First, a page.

Abstract: Sufficiently persistent rise in nominal interest increases inflation rate in short-run. This short-run comovement of nominal interest rate and inflation rate is known as Neo-Fisherianism. This paper proposes a policy based on Neo-Fisherianism to escape Zero Lower Bound (ZLB) using a textbook forward looking New Keynesian model. I have shown that proposed policy with properly chosen inflation target and persistence can stimulate economy and escape ZLB by raising nominal interest rate. I have also shown that the proposed policy is robust to varying degrees of price stickiness.
    Keywords: New Keynesian Model, Neo-Fisherianism, Zero Lower Bound
    JEL: E31 E4 E43 E5 E52 E6 E63
    Date: 2019–02–20
  11. By: Margherita Borella; Mariacristina De Nardi; Fang Yang
    Abstract: White, non-college-educated Americans born in the 1960s face shorter life expectancies, higher medical expenses, and lower wages per unit of human capital compared with those born in the 1940s, and men's wages declined more than women's. After documenting these changes, we use a life-cycle model of couples and singles to evaluate their effects. The drop in wages depressed the labor supply of men and increased that of women, especially in married couples. Their shorter life expectancy reduced their retirement savings but the increase in out-of-pocket medical expenses increased them by more. Welfare losses, measured a one-time asset compensation are 12.5%, 8%, and 7.2% of the present discounted value of earnings for single men, couples, and single women, respectively. Lower wages explain 47-58% of these losses, shorter life expectancies 25-34%, and higher medical expenses account for the rest.
    JEL: E21 H31
    Date: 2019–03
  12. By: Zheng Liu; Pengfei Wang; Tao Zha
    Abstract: Aggregate housing demand shocks are an important source of house price fluctuations in the standard macroeconomic models, and through the collateral channel, they drive macroeconomic fluctuations. These reduced-form shocks, however, fail to generate a highly volatile price-to-rent ratio that comoves with the house price observed in the data (the “price-rent puzzle”). We build a tractable heterogeneous-agent model that provides a microeconomic foundation for housing demand shocks. The model predicts that a credit supply shock can generate large comovements between the house price and the price-to-rent ratio. We provide empirical evidence from cross-country and cross-MSA data to support this theoretical prediction.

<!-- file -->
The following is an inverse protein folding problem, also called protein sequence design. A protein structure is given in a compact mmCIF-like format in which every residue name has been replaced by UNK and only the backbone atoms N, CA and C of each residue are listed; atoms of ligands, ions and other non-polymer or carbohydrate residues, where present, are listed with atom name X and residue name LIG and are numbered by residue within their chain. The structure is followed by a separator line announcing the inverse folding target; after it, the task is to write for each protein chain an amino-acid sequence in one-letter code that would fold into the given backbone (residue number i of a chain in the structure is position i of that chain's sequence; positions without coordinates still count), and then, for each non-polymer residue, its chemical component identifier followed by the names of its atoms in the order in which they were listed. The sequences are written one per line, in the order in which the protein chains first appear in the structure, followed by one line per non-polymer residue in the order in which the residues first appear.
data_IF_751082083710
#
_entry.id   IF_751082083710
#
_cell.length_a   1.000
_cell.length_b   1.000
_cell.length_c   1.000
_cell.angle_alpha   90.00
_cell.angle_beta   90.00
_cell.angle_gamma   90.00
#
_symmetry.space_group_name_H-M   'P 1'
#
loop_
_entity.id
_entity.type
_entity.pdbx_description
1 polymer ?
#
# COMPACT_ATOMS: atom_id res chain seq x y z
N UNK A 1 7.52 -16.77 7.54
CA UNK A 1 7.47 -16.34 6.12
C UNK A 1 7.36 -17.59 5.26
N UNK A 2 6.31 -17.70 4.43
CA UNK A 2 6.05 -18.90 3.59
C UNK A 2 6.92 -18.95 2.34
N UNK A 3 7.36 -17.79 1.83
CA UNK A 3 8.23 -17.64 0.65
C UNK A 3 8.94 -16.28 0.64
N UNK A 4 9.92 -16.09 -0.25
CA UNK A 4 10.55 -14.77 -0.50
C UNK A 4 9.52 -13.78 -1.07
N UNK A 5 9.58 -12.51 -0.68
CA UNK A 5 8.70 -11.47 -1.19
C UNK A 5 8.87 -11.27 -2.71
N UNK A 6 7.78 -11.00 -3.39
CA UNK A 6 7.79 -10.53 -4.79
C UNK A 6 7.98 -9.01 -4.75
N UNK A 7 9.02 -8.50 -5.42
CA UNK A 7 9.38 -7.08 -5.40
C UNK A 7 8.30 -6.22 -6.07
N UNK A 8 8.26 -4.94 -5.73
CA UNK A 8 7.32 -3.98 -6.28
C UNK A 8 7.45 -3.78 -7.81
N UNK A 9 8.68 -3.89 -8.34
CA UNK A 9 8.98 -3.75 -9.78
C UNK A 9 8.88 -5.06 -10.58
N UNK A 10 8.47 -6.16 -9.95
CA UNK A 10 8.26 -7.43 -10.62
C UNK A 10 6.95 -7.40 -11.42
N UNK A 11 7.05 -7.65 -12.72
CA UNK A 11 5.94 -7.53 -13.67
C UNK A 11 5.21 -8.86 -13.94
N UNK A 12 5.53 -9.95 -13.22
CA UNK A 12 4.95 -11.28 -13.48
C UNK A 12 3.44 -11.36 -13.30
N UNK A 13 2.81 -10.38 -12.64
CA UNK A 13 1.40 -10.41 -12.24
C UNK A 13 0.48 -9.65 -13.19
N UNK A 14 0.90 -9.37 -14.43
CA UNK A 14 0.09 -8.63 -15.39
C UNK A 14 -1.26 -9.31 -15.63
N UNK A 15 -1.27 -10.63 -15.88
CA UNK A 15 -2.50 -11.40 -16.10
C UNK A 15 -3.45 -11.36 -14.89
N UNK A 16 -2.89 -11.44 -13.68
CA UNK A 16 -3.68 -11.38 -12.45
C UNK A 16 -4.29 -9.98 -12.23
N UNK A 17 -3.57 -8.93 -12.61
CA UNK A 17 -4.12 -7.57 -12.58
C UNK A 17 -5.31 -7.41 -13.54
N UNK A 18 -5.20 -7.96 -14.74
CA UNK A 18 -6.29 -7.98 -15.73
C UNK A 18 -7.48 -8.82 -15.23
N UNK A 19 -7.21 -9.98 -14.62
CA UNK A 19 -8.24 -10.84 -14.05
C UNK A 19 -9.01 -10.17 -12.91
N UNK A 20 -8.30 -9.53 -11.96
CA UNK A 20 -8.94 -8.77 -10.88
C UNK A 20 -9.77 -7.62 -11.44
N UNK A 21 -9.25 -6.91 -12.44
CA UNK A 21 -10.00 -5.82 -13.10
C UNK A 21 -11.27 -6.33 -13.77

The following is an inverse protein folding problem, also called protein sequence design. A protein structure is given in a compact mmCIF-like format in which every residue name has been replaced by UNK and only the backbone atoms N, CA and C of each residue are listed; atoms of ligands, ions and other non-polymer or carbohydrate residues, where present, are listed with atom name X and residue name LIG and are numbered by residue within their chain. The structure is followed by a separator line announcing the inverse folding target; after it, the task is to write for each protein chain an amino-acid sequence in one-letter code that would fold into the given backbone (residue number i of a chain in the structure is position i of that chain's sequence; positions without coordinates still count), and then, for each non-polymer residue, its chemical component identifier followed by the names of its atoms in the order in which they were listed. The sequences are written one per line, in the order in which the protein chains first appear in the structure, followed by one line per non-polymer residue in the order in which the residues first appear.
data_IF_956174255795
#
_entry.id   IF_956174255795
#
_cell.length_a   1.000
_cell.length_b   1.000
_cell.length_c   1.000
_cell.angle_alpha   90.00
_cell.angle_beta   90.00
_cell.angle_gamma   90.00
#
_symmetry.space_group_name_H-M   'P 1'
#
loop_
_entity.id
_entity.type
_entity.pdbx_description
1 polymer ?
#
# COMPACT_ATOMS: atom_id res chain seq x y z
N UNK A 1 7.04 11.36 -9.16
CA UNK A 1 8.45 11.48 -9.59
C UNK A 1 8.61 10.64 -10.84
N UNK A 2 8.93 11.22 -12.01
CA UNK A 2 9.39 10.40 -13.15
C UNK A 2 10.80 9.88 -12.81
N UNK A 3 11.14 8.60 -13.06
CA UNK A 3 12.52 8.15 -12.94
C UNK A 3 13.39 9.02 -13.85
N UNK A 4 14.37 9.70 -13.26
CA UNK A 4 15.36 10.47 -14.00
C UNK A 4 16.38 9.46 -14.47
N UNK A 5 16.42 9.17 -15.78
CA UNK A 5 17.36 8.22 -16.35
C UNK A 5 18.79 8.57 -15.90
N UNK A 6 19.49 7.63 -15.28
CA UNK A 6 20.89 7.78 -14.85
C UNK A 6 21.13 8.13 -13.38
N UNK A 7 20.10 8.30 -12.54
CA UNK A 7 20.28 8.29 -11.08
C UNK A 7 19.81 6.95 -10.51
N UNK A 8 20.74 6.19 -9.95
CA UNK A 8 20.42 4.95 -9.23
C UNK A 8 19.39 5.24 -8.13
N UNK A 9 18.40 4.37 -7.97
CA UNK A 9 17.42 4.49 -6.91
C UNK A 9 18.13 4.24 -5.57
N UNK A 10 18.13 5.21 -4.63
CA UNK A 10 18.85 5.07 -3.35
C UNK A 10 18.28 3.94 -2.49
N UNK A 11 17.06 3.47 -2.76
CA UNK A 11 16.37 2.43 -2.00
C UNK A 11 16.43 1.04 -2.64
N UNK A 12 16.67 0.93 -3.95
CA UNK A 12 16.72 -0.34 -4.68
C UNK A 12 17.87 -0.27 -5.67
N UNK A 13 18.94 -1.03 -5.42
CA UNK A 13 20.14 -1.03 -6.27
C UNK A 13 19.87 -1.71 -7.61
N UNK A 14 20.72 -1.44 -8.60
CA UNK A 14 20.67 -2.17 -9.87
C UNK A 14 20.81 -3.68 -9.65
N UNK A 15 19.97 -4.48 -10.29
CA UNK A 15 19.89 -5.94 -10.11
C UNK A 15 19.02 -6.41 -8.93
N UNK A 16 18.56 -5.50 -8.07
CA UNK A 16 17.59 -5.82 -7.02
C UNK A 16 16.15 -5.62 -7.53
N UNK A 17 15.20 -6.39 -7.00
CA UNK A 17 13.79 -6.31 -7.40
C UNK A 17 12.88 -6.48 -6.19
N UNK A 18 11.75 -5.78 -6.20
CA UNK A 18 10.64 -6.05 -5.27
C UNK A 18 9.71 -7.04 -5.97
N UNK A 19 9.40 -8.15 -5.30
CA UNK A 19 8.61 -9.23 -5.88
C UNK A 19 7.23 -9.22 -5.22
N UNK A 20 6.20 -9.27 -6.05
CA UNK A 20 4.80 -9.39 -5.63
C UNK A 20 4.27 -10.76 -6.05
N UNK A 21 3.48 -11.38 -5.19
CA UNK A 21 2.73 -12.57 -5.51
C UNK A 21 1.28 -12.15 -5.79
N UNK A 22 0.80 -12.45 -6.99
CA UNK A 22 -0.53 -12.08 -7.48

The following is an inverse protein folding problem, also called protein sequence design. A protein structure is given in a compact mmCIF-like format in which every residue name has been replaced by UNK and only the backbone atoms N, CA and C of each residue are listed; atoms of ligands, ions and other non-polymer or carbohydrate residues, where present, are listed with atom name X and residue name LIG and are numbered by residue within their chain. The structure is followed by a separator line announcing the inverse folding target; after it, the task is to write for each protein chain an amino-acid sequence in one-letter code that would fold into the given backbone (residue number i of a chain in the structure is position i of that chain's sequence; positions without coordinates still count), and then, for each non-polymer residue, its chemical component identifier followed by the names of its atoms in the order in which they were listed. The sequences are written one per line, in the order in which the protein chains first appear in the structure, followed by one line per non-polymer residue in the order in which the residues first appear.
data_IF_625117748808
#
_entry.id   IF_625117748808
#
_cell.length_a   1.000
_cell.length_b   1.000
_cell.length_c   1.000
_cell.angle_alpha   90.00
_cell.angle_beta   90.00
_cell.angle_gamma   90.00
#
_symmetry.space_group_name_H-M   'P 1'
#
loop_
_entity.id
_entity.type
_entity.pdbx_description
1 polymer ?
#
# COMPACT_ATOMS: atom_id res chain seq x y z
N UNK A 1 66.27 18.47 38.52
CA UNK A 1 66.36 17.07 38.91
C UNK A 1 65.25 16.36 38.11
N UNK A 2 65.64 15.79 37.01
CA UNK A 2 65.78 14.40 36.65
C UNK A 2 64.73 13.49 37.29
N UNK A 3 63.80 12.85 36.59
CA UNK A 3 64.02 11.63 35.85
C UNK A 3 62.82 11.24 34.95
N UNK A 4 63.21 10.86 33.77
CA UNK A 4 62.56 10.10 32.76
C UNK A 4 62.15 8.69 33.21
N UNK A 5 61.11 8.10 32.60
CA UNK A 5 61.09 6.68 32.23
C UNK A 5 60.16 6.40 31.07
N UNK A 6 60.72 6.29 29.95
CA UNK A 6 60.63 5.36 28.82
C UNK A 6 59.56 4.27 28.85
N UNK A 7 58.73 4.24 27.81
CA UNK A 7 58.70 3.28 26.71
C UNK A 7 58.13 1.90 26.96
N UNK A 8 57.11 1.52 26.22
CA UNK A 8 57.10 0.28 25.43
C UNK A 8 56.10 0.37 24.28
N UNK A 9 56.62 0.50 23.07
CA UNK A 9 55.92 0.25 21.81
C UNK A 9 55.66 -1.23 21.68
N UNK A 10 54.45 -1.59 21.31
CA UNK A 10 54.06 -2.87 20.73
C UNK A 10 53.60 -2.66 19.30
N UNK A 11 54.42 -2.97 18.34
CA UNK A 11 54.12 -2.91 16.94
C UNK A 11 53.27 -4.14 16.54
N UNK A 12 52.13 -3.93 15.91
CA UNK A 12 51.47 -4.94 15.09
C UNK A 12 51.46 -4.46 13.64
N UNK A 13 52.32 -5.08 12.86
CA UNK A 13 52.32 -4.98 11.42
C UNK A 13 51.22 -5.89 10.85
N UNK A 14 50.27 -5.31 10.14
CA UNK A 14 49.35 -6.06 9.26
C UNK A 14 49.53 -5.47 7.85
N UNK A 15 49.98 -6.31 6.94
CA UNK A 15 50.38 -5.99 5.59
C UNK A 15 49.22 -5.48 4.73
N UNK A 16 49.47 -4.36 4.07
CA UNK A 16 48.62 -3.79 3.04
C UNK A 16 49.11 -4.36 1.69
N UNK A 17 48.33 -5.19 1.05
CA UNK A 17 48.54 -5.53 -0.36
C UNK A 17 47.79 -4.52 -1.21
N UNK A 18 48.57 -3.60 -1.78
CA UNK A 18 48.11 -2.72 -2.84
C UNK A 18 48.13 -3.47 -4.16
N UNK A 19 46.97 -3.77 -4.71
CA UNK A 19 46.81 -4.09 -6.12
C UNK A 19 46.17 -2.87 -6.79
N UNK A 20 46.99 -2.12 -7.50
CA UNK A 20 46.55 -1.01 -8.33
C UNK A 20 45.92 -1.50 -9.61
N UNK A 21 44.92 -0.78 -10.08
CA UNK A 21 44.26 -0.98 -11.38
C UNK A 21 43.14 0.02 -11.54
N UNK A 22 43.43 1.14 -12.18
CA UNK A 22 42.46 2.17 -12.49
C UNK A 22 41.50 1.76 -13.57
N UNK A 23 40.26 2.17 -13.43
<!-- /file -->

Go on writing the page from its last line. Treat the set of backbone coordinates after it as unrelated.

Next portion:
JEL: E21 E44 G21
    Date: 2019–03
  13. By: Eric M. Leeper; Campbell B. Leith; Ding Liu
    Abstract: The textbook optimal policy response to an increase in government debt is simple—monetary policy should actively target inflation, and fiscal policy should smooth taxes while ensuring debt sustainability. Such policy prescriptions presuppose an ability to commit. Without that ability, the temptation to use inflation surprises to offset monopoly and tax distortions, as well as to reduce the real value of government debt, creates a state-dependent inflationary bias problem. High debt levels and short-term debt exacerbate the inflation bias. But this produces a debt stabilization bias because the policy maker wishes to deviate from the tax smoothing policies typically pursued under commitment, by returning government debt to steady-state. As a result, the response to shocks in New Keynesian models can be radically different, particularly when government debt levels are high.
    JEL: E62 E63
    Date: 2019–03
  14. By: Simona E. Cociuba (University of Western Ontario); James C. MacGee (University of Western Ontario)
    Abstract: We show that a decline in the young share of the population exacerbates sectoral reallocation costs. We develop a three sector, perpetual youth search model with sector-specific human capital and two interconnected frictions: sectoral preferences, which imply that only some workers are mobile across sectors, and a wage bargaining distortion, whereby mobile workers’ outside option of searching in the growing sector dampens the fall in shrinking sector wages, leading to rest unemployment. In our parameterized model, output losses after a sectoral reallocation are significant. As population growth declines from 3 to −1 percent, output losses increase sevenfold, and there are extended periods of high unemployment and low vacancies.
    Date: 2018
  15. By: Edouard Challe (Sciences Po)
    Abstract: The study of macroeconomic fluctuations assumes that the behavior of the whole (aggregates) cannot be reduced to the sum of the parts (agents, markets). This is because interdependencies between markets can substantially amplify, or on the contrary dampen, shocks that at any time disturb the equilibrium. The understanding of general-equilibrium effects, on which direct evidence is limited, which are empirically blurred by multiple potential confounding factors, and for which controlled experiments are almost impossible to design, is necessarily more conjectural than the study of individual behavior or of a specific market. However, ignoring these effects because they do not have the same degree of empirical certainty as a directly observed microeconomic effect can lead to serious policy mistakes.
    Keywords: Theory of fluctuations; General equilibrium; Fiscal multipliers
    Date: 2018–09
  16. By: Pierre Cahuc (Département d'économie); Stéphane Carcillo (Département d'économie); Thomas Le Barbanchon (Centre de Recherche en Économie et Statistique (GENES))
    Abstract: This paper analyzes the effectiveness of hiring credits. Using comprehensive administrative data, we show that the French hiring credit, implemented during the Great Recession, had significant positive employment effects and no effects on wages. Relying on the quasi-experimental variation in labor cost triggered by the hiring credit, we estimate a structural search and matching model. Simulations of counterfactual policies show that the effectiveness of the hiring credit relied to a large extent on three features: it was nonanticipated, temporary and targeted at jobs with rigid wages. We estimate that the cost per job created by permanent hiring credits, either countercyclical or time-invariant, in an environment with flexible wages would have been much higher.
    Keywords: Hiring credit; Labor demand; Search and matching model
    JEL: C93 J6 C31
    Date: 2019–03